As a junior in high school in 1970 I bought my first car, a 64’ Pontiac GTO. It will always be my favorite. Since then I’ve owned many General Motors vehicles, including a 1975 Chevy Camaro, a 1985 Chevy 1/2 ton Scottsdale, a 1990 GMC 4-wheel drive Sierra, a 2003 GMC 4-wheel drive Canyon, and most recently a 2008 GMC 4-wheel drive crew cab Sierra. My wife has also owned several GM vehicles over the years.
It’s sad to say but my 2008 Sierra will be my last GM vehicle. I don’t believe the federal government should be in the business of making cars. I don’t believe they should be in any kind of business at all. They’re not good at making practical business decisions. They’re only good at injecting politics into business decisions and spending (wasting) taxpayer money on these businesses (bailouts). In the case of Chrysler, giving unions priority over bondholders and a majority stake in the new company is a perfect example. The union is now both management AND labor. Is that going to work? NO.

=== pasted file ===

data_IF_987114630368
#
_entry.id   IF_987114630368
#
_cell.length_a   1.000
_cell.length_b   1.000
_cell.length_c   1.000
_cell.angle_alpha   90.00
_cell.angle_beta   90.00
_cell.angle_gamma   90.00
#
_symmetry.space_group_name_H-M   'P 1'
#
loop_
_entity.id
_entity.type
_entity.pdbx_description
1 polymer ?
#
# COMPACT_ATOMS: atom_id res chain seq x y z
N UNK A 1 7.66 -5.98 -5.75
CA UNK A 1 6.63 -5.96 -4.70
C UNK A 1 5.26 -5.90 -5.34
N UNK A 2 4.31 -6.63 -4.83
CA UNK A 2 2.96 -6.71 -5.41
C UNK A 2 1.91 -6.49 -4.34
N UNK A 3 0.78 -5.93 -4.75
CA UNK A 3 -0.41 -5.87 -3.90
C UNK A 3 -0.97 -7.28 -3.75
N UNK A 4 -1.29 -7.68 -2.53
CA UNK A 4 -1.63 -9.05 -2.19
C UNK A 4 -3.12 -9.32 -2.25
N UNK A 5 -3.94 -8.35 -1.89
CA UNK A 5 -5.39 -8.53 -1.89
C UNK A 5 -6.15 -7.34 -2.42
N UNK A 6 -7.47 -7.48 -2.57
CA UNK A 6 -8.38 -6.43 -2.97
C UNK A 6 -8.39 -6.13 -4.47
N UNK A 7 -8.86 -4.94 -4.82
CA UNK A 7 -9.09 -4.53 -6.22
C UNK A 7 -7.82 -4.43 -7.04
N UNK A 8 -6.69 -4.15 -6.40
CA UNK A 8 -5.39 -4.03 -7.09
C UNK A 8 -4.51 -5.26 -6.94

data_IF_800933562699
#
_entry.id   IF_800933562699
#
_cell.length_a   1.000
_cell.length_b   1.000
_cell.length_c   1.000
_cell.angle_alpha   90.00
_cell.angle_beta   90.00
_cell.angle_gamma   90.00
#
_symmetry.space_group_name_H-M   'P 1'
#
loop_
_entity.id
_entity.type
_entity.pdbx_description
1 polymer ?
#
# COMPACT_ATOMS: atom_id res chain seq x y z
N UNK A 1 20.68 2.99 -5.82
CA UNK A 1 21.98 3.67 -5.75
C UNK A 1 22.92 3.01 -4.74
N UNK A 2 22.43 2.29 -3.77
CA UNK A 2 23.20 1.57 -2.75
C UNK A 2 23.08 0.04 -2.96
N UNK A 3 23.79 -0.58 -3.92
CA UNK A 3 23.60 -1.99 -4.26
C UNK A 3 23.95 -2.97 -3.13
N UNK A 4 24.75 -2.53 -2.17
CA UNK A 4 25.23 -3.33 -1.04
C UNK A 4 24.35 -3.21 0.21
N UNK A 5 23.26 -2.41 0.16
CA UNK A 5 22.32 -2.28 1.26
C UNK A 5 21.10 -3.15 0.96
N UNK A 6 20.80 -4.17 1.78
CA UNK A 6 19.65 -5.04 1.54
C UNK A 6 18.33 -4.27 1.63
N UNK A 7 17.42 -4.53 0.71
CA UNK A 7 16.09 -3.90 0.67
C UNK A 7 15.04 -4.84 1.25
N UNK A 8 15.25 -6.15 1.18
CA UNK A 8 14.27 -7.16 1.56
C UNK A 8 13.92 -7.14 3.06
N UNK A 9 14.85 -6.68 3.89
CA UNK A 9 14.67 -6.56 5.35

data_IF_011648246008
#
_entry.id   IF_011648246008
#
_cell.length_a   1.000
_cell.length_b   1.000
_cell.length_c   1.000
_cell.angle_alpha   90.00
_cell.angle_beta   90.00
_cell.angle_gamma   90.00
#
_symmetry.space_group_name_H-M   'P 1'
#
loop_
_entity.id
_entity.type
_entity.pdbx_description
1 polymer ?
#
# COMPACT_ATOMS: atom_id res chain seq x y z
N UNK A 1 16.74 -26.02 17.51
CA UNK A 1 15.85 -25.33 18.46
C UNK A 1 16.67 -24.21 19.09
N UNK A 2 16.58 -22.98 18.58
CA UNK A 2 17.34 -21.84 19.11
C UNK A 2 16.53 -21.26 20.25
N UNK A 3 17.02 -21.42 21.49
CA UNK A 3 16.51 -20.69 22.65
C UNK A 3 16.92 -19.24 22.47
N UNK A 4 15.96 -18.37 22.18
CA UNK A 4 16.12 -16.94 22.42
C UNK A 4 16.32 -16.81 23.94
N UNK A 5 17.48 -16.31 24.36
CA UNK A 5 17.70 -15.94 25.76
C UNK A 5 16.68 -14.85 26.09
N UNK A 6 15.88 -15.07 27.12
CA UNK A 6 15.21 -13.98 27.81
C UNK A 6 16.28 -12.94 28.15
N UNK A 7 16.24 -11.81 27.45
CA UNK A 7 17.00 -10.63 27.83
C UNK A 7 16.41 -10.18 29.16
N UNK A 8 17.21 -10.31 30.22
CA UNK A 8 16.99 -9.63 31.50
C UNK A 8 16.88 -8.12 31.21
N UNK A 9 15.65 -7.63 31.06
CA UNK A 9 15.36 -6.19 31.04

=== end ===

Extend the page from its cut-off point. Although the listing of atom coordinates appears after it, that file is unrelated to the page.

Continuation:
How does Ford now compete with Government Motors? Ford files its corporate taxes with the federal government and must comply with government rules and regulations. As such, the government will have a distinct advantage in knowing its competitors inner workings. The government can then dictate to Ford policies that will make Ford less competitive, and force them into bankruptcy protection (government involvement). It sets a dangerous precedence when the government becomes your competitor. Whole industries will soon be under direct government control.
How do we stop this government takeover of the private sector? We start by not participating. I bought my last GM vehicle last year—I’m now a FORD man.